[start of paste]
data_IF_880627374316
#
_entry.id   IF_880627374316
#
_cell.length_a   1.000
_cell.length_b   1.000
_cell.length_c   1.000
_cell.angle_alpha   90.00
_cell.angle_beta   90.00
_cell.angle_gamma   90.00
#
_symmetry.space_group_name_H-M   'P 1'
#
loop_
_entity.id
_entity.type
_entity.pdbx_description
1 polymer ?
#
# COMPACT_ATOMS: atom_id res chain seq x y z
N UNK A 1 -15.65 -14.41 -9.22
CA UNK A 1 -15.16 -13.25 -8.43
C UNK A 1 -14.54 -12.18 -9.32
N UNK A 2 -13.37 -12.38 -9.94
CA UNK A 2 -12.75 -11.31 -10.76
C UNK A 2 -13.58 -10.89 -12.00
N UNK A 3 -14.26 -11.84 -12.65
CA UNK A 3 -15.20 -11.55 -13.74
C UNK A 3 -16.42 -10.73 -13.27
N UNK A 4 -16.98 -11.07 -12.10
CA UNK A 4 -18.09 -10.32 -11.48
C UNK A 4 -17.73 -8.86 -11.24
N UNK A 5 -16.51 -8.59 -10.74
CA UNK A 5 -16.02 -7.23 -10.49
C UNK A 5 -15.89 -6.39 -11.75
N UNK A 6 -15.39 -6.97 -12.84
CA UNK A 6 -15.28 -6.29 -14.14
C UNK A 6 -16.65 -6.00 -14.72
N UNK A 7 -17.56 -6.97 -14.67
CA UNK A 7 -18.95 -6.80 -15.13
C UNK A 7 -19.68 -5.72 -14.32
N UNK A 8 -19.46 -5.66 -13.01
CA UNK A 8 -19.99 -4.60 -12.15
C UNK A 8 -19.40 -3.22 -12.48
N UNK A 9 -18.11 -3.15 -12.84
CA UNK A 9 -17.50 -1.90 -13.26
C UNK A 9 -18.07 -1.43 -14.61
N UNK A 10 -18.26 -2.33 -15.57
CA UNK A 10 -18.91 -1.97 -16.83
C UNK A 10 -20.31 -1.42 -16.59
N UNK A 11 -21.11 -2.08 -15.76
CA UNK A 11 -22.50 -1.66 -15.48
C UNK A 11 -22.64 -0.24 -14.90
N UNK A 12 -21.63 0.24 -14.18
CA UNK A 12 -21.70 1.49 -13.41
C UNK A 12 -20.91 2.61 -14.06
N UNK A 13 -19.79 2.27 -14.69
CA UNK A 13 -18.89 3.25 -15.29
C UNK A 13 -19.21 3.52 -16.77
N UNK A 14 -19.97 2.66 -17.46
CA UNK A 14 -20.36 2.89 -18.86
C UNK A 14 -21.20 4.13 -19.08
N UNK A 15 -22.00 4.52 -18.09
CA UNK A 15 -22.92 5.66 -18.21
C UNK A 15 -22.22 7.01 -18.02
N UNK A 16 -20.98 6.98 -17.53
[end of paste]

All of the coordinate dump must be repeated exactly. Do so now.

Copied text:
data_IF_880627374316
#
_entry.id   IF_880627374316
#
_cell.length_a   1.000
_cell.length_b   1.000
_cell.length_c   1.000
_cell.angle_alpha   90.00
_cell.angle_beta   90.00
_cell.angle_gamma   90.00
#
_symmetry.space_group_name_H-M   'P 1'
#
loop_
_entity.id
_entity.type
_entity.pdbx_description
1 polymer ?
#
# COMPACT_ATOMS: atom_id res chain seq x y z
N UNK A 1 -15.65 -14.41 -9.22
CA UNK A 1 -15.16 -13.25 -8.43
C UNK A 1 -14.54 -12.18 -9.32
N UNK A 2 -13.37 -12.38 -9.94
CA UNK A 2 -12.75 -11.31 -10.76
C UNK A 2 -13.58 -10.89 -12.00
N UNK A 3 -14.26 -11.84 -12.65
CA UNK A 3 -15.20 -11.55 -13.74
C UNK A 3 -16.42 -10.73 -13.27
N UNK A 4 -16.98 -11.07 -12.10
CA UNK A 4 -18.09 -10.32 -11.48
C UNK A 4 -17.73 -8.86 -11.24
N UNK A 5 -16.51 -8.59 -10.74
CA UNK A 5 -16.02 -7.23 -10.49
C UNK A 5 -15.89 -6.39 -11.75
N UNK A 6 -15.39 -6.97 -12.84
CA UNK A 6 -15.28 -6.29 -14.14
C UNK A 6 -16.65 -6.00 -14.72
N UNK A 7 -17.56 -6.97 -14.67
CA UNK A 7 -18.95 -6.80 -15.13
C UNK A 7 -19.68 -5.72 -14.32
N UNK A 8 -19.46 -5.66 -13.01
CA UNK A 8 -19.99 -4.60 -12.15
C UNK A 8 -19.40 -3.22 -12.48
N UNK A 9 -18.11 -3.15 -12.84
CA UNK A 9 -17.50 -1.90 -13.26
C UNK A 9 -18.07 -1.43 -14.61
N UNK A 10 -18.26 -2.33 -15.57
CA UNK A 10 -18.91 -1.97 -16.83
C UNK A 10 -20.31 -1.42 -16.59
N UNK A 11 -21.11 -2.08 -15.76
CA UNK A 11 -22.50 -1.66 -15.48
C UNK A 11 -22.64 -0.24 -14.90
N UNK A 12 -21.63 0.24 -14.18
CA UNK A 12 -21.70 1.49 -13.41
C UNK A 12 -20.91 2.61 -14.06
N UNK A 13 -19.79 2.27 -14.69
CA UNK A 13 -18.89 3.25 -15.29
C UNK A 13 -19.21 3.52 -16.77
N UNK A 14 -19.97 2.66 -17.46
CA UNK A 14 -20.36 2.89 -18.86
C UNK A 14 -21.20 4.13 -19.08
N UNK A 15 -22.00 4.52 -18.09
CA UNK A 15 -22.92 5.66 -18.21
C UNK A 15 -22.22 7.01 -18.02
N UNK A 16 -20.98 6.98 -17.53